“Philosemitism” might be wrong if you’re talking ideology, but the ten Boom family protected Jews during the Holocaust and paid dearly for it. New their story is too “sectarian”:
Joel Miller brings us the shocking story of a Temecula, California charter school that ordered removed from its shelves The Hiding Place, the fantastic memoir of Corrie ten Boom, the Dutch Christian woman who was sent, along with her father and sister, to a concentration camps for the crime of hiding Jews in Nazi-occupied Holland. Pacific Justice Institute, the Christian religious rights group that wrote to ask school leaders to reverse its ban, reported the following response from theSprings Charter Schools superintendent:
Last week, the Superintendent of Springs Charter Schools, Dr. Kathleen Hermsmeyer, ignored the precedent in PJI’s letter and instead insisted, “We . . . do not allow sectarian materials on our state-authorized lending shelves.”
The Holocaust Museum understands that Corrie and her family did what they didbecause of their Christian faith. You cannot understand why the ten Booms did what they did without understanding that they did it out of faith conviction. Yet these small-minded California bigots with their mindless laïcité find Corrie’s Christian faith intolerable. They deny schoolchildren the opportunity to learn about one of the great acts of moral heroism of the 20th century.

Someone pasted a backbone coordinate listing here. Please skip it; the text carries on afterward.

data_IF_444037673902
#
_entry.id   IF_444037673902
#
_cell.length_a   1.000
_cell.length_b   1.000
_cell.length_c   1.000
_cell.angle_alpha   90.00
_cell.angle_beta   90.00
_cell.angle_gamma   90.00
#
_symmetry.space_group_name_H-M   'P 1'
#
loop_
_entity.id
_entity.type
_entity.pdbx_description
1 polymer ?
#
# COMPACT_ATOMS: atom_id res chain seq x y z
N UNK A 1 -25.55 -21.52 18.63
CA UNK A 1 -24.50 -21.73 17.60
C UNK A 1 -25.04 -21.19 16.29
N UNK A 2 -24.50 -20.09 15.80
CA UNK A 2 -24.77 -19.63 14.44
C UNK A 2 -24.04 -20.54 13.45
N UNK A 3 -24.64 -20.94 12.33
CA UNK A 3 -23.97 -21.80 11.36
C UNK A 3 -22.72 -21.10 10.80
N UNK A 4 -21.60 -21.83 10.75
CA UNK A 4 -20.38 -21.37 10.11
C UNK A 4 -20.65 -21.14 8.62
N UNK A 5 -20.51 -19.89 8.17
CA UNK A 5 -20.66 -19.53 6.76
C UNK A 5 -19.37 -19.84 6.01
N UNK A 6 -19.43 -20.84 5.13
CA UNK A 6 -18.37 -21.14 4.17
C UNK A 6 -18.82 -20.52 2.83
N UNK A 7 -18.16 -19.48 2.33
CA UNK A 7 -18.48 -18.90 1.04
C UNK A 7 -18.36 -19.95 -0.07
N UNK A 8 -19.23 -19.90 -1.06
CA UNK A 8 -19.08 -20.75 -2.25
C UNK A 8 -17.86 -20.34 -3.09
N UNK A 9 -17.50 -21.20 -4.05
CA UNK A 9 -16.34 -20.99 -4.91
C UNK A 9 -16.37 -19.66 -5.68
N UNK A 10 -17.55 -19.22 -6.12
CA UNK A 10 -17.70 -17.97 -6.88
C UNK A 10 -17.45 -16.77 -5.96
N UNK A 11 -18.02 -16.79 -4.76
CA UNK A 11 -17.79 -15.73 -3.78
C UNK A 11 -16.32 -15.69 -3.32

UPDATE: The charter school is sorta kinda defending itself and drawing murky distinctions. Stay tuned.
It slips so easily off the tongue. In fact, it’s a modern mantra. ‘Religion causes all the wars.’ Karen Armstrong claims to have heard it tossed off by American psychiatrists, London taxi-drivers and pretty much everyone else. Yet it’s an odd thing to say. For a start, which wars are we talking about? Among the many causes advanced for the Great War, ranging from the train timetables on the continent to the Kaiser’s withered left arm, I have never heard religion mentioned. Same with the second world war. The worst genocides of the last century — Hitler’s murder of the Jews and Atatürk’s massacre of the Armenians (not to mention his expulsion and massacre of the Greeks in Asia Minor too) — were perpetrated by secular nationalists who hated the religion they were born into. The long British wars of the 18th and 19th centuries — the Napoleonic wars and the Seven Years’ War — were cheerfully fought by what Wellington called ‘the scum of the earth’ for land and empire, not for the faiths to which they only nominally belonged.
We have to go back to the 17th century and the Wars of Religion to find a plausible candidate ….
(Ferdinand Mount, Religion does not poison everything – everything poisons religion, review of Karen Armstrong’s Fields of Blood: Religion and the History of Violence) H/T The Browser, by the way. I’ve been lax about all the credit it should get.
God, grant me the serenity to accept the things I cannot change,
The courage to change the things I can,
And the wisdom to know the difference.
Oh, yeah, God: And the serenity to know that some of the things I cannot change are simply beyond the reach of politics, not just that I don’t have enough votes to pass it over the obstruction of the other Party.
Just to round things out with number 8 (my template allows 8 before I play with it), an historic oddity from 84 years ago, an interview with the man who probably created some of the “Banned in Boston!” advertisements, the official Censor of New England. H/T The Browser again.
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“The remarks made in this essay do not represent scholarly research. They are intended as topical stimulations for conversation among intelligent and informed people.” (Gerhart Niemeyer)